Company Shares or Equity:
For a proprietary/ one person company, you own everything. For a partnership, you may have one or more partners, and they can divide the investments in equal/unequal proportions. For registered companies, this differs regarding shares of a company. Assuming the total investment is divided into 100 parts, and you own ten parts of it, you have 10% equity in the Company.
We won’t go into the complexities of different types of shares and assume that every stakeholder/investor has the same type of basic shares. The shareholding means you own that % of company’s income and assets and you have the same % of voting rights for decision making. Look for more freelance tips in this area to understand complexity in shares.
You understood the share but how to decide the valuation of a Startup for the first time? Generally, for the first time; you have to decide the valuation based on your entity’s ‘Market Value.’ The amount someone is willing to pay for your company is its market value. So, based on similar company’s valuations and your unique selling points, you can come to a figure as the valuation of your company. Once the valuation is known, it is easy to divide it by 100 and decide the share price. At least one investor should agree with your valuation and willing to pay that amount for your Startup.
You won’t like to sell off the entire Startup (though you can!) and would like to take investors and partners for growing the Startup. In that case, the shares are going to help you to decide how much portion of your company you can sell and at what cost?
Investment is offering shares for money. So if your company is worth $100, if someone pays you $10, you will give 10% share of your company to this person.
The investor is not giving money to the owner; the investor is investing the money in the Startup and getting shares in return. In this process, the shareholding of the owner will go down / dilute on the total number of shares.
The growth factor is very important here and one the Startup starts growing, your diluted share % in the Startup will be of more value than the 100% ownership of a small Startup always struggling for cash flow.
Startup Investment Stages:
The initial stage is the idea stage, and with your innovative/brilliant idea, you may be the only one who believes that and all investment will also be your own. You are an unregistered firm, and you have entire responsibility of the profit/loss of your business entity. It also involves some cash borrowed from friends and relatives. At this stage, you may be doing only freelance work.
At the second stage, you may think of bringing in more people as co-founders. You need more hands, more skills, and more cash. The best way to get everything together is to get a business partner/co-founder within your business. Based on work, value addition, skills, and investment; you can decide the co-founder’s stake and can go up to 50% also.
Accelerator/ Angel Investor:
The accelerators can provide space (incubation centre), funding and guidance the investment may not be very high but is it for you to go to the next stage. With Each investment, you are going to dilute your ownership. Some advisors can give you a great advice and direction to your Startup to make a lot of difference than the cash they invest.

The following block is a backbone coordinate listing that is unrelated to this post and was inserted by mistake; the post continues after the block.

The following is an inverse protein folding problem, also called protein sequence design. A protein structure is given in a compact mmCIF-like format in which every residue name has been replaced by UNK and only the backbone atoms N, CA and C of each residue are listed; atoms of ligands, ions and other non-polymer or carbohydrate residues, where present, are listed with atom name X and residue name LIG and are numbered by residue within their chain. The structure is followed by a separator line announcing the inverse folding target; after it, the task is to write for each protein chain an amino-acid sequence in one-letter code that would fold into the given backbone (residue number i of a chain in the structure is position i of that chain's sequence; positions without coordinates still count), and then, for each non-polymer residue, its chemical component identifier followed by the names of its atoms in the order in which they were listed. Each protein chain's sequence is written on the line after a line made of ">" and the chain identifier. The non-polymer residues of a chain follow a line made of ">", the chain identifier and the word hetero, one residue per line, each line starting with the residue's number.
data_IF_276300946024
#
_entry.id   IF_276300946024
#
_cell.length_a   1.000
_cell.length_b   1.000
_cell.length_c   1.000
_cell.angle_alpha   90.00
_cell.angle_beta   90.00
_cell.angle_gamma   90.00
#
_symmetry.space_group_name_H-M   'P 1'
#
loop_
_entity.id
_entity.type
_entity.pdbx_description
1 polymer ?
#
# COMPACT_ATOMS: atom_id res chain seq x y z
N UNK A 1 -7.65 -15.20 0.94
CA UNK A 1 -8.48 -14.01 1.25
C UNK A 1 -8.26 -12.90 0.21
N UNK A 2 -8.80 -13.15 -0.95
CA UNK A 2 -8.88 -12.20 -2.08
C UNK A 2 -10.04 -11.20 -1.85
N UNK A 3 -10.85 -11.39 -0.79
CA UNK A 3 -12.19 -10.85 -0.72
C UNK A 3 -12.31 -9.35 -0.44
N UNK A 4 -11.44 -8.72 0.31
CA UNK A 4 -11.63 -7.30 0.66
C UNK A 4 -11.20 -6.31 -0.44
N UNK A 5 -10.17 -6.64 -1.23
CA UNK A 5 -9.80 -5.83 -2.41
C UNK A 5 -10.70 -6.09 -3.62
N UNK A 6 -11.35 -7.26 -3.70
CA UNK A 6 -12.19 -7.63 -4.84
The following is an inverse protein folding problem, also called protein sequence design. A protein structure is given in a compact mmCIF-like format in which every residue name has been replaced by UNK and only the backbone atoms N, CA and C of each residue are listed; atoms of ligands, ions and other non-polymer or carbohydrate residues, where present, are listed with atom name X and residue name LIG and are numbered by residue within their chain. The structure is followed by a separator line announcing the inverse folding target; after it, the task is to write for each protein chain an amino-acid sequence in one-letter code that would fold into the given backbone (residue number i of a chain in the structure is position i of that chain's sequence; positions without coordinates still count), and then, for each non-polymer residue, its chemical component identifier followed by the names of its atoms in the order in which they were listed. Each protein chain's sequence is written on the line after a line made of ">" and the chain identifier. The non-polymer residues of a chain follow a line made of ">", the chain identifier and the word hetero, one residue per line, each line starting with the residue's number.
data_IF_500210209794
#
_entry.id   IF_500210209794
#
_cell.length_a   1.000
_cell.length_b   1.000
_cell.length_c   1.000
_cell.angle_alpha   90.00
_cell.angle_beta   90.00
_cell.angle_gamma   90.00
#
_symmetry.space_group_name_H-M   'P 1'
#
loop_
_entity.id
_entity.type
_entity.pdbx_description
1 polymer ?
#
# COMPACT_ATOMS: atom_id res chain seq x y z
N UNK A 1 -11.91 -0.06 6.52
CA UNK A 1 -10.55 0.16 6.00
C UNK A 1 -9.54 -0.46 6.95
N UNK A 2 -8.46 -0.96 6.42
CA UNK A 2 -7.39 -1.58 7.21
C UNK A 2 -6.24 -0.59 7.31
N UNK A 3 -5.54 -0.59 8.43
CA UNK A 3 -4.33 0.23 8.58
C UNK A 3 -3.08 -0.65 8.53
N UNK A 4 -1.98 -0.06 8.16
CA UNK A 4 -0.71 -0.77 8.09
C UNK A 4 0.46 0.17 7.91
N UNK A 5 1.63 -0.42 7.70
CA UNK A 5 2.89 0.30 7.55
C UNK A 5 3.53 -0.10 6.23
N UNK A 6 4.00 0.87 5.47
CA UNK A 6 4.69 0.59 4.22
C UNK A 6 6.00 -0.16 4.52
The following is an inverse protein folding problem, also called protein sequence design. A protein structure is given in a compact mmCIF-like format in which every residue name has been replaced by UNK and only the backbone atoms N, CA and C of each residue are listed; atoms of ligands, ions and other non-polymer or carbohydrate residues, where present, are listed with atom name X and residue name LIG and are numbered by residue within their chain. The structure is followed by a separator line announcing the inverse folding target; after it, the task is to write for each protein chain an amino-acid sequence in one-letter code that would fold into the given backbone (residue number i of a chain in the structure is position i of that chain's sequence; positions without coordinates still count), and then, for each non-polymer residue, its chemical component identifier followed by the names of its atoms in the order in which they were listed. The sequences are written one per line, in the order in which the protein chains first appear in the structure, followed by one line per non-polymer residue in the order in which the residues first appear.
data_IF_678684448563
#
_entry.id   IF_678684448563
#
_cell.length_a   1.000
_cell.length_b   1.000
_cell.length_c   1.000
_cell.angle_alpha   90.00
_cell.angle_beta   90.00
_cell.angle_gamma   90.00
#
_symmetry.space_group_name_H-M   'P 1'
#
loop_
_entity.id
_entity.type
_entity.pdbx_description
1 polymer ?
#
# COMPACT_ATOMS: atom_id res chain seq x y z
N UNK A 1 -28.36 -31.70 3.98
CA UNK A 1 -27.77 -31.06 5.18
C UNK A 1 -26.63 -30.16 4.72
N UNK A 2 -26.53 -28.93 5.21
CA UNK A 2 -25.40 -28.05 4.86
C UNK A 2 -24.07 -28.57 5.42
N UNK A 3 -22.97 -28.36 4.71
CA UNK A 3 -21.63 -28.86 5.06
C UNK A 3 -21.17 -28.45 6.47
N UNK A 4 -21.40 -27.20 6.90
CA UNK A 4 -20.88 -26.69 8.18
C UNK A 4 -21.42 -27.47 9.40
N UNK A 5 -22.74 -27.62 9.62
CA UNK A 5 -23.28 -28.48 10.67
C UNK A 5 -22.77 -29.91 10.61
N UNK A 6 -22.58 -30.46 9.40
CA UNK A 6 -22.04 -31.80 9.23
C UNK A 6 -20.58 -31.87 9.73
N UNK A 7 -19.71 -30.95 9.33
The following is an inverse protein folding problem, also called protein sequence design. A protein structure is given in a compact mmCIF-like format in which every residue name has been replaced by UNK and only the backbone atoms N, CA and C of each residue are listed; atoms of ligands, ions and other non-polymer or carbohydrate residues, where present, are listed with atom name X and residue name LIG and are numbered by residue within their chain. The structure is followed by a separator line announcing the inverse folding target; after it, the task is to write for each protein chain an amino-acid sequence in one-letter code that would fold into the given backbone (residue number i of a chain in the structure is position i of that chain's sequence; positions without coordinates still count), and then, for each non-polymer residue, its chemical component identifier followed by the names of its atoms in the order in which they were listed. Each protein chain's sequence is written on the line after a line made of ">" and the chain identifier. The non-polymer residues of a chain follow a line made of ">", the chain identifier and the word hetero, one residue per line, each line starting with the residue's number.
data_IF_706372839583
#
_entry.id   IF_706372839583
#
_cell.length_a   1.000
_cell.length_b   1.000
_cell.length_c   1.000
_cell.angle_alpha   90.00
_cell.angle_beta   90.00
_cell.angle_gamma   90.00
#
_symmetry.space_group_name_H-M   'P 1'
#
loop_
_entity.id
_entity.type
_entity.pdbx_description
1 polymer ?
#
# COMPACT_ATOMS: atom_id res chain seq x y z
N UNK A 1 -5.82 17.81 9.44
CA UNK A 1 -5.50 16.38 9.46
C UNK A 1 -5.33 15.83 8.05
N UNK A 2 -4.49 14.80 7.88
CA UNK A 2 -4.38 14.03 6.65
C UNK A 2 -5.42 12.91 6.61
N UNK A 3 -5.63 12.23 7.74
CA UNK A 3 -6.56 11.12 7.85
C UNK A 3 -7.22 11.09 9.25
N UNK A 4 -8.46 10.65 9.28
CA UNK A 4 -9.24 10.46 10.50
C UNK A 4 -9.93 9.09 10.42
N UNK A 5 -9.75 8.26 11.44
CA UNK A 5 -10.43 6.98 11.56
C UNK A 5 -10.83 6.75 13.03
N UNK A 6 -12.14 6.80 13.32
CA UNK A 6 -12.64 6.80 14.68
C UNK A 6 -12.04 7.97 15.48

The Angel investors are known to consider your valuation much less than the market valuation to reduce their risk. They don’t provide working space, but they invest and guide only. They have their say in the Startup decisions.
Venture Capital Investments:
There are many VC funds available all over the World; you invest in a Startup, guide it and fund it to make it a big Company and they sell off their stake and move to the next Startup. They can invest large amounts, and they also expect a large chunk of your shares. They are investment experts, and you have to clear their interview rounds with solid data and convince them about the valuation of your Startup. From this stage, Startups become a big company, and they either require more funding or they decide to go Public, meaning they become a public limited (listed on a stock exchange) company.
Every time, with additional investments, the valuation of the company goes on increasing, and more shares get added. The value of the share also goes on increasing if the Startup is doing well and making profits.
Dilution of Equity:
As we have seen, dilution is lowering the owner’s shares and distributing shares to the investors instead of funding. The initial shares and their value remain same, but when additional investment is accepted, you have additional shares; meaning percentage of your shares related to the total shares of the Company has changed (reduced). The post-investment valuation is an important concept, and the investor’s percentage of equity depends on this valuation.
There are much more complexities to work with investors, and then you have a sign up a contract with them and conduct several meetings to finalise the deal. The freelance websites are best sources to know more details about this. Understand more complexities and discuss with your financial advisors and stakeholders/co-founders before you take further steps towards getting investment as in most cases, it is difficult to go back to earlier stages.
Let us understand that your Startups value is simply the value of each share multiplied by the number of shares. The valuation at the initial stage is not having a standard formula and it the value of the Startup, which someone is ready to pay. The investment happens in a business entity and not with a person. Dilution changes your percentage of shares but doesn’t change the number of shares. Company valuation is ultimately determined by what someone is willing to pay. Keeping the basic in mind is important apart from suggestions from your Chartered Accountant/ Lawyer while getting into the formal contract.